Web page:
Harley Moore, from eBook Eros invited me to blog on the subject of censorship, banned books and taboo topics in literature.
I think that some people are going to have a hard time with my position on this subject: I do not support the legal censorship of any book, on any subject, period. I don’t think any book should be legally banned and I don’t think there is any topic a writer should be prohibited from writing about.
I do, however, support a legal ban on materials that sexually involve, for instance, minors in the process of production, i.e. movies or still photographs. However, I find even this issue to be problematic. There have been instances in which photographers have been vilified or charged with producing underage ‘pornography’ where, if there is a pornographic element going on, it is in the eye of the viewer and not, necessarily in the eye of the photographer. A good example of this is the photographer Sally Mann.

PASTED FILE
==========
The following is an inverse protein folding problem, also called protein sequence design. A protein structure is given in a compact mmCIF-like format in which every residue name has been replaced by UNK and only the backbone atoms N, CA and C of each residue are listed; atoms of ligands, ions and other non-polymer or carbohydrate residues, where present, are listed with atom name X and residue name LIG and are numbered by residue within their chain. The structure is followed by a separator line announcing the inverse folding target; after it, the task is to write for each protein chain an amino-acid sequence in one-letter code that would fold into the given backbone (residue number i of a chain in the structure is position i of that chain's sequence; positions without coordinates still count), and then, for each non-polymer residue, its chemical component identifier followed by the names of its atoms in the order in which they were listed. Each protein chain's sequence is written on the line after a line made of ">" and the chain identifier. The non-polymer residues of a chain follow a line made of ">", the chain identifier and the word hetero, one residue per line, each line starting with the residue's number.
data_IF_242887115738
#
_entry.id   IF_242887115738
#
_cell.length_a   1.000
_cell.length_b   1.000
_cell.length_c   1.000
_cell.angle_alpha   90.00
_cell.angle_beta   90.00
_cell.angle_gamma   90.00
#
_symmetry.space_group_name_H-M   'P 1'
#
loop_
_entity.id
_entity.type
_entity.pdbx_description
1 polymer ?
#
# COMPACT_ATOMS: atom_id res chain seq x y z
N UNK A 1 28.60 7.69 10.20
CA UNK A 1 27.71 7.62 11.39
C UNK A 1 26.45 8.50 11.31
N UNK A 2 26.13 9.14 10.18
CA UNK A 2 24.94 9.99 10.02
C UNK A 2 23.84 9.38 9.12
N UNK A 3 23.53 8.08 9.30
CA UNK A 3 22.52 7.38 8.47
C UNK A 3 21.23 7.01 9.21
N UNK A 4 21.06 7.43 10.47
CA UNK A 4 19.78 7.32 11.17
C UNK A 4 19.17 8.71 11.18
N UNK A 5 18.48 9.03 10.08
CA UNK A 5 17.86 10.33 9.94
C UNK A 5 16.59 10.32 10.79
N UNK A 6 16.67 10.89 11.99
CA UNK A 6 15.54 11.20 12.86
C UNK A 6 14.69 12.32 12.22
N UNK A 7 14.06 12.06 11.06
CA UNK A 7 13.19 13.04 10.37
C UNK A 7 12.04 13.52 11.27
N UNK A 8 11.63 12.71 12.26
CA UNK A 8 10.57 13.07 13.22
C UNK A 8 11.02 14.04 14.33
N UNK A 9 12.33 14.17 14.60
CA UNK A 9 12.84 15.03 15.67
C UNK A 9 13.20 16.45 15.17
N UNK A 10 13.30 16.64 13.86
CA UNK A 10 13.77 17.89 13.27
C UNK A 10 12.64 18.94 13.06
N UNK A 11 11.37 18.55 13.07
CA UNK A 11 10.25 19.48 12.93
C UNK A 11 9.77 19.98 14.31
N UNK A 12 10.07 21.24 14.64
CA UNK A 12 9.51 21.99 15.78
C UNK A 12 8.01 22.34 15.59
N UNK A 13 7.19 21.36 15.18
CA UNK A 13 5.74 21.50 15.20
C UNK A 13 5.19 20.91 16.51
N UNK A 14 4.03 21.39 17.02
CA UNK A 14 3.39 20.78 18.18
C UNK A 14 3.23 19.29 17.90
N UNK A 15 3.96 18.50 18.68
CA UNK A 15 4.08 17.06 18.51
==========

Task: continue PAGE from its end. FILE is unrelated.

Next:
Another example of why I have issues with the censorship of visual imagery is the recent legal controversy over Japanese Lolicon comics, which are drawn images of cartoon children in sexually explicit situations. I wanted to get the issues of visual material out of the way so I can focus on textual representations.
There are a lot of books I find offensive. Many, many I would not buy or provide a link to, or in any way promote. But this is me exercising personal choice. I don’t think something should be banned just because I, and even perhaps the majority of the population, find it disgusting.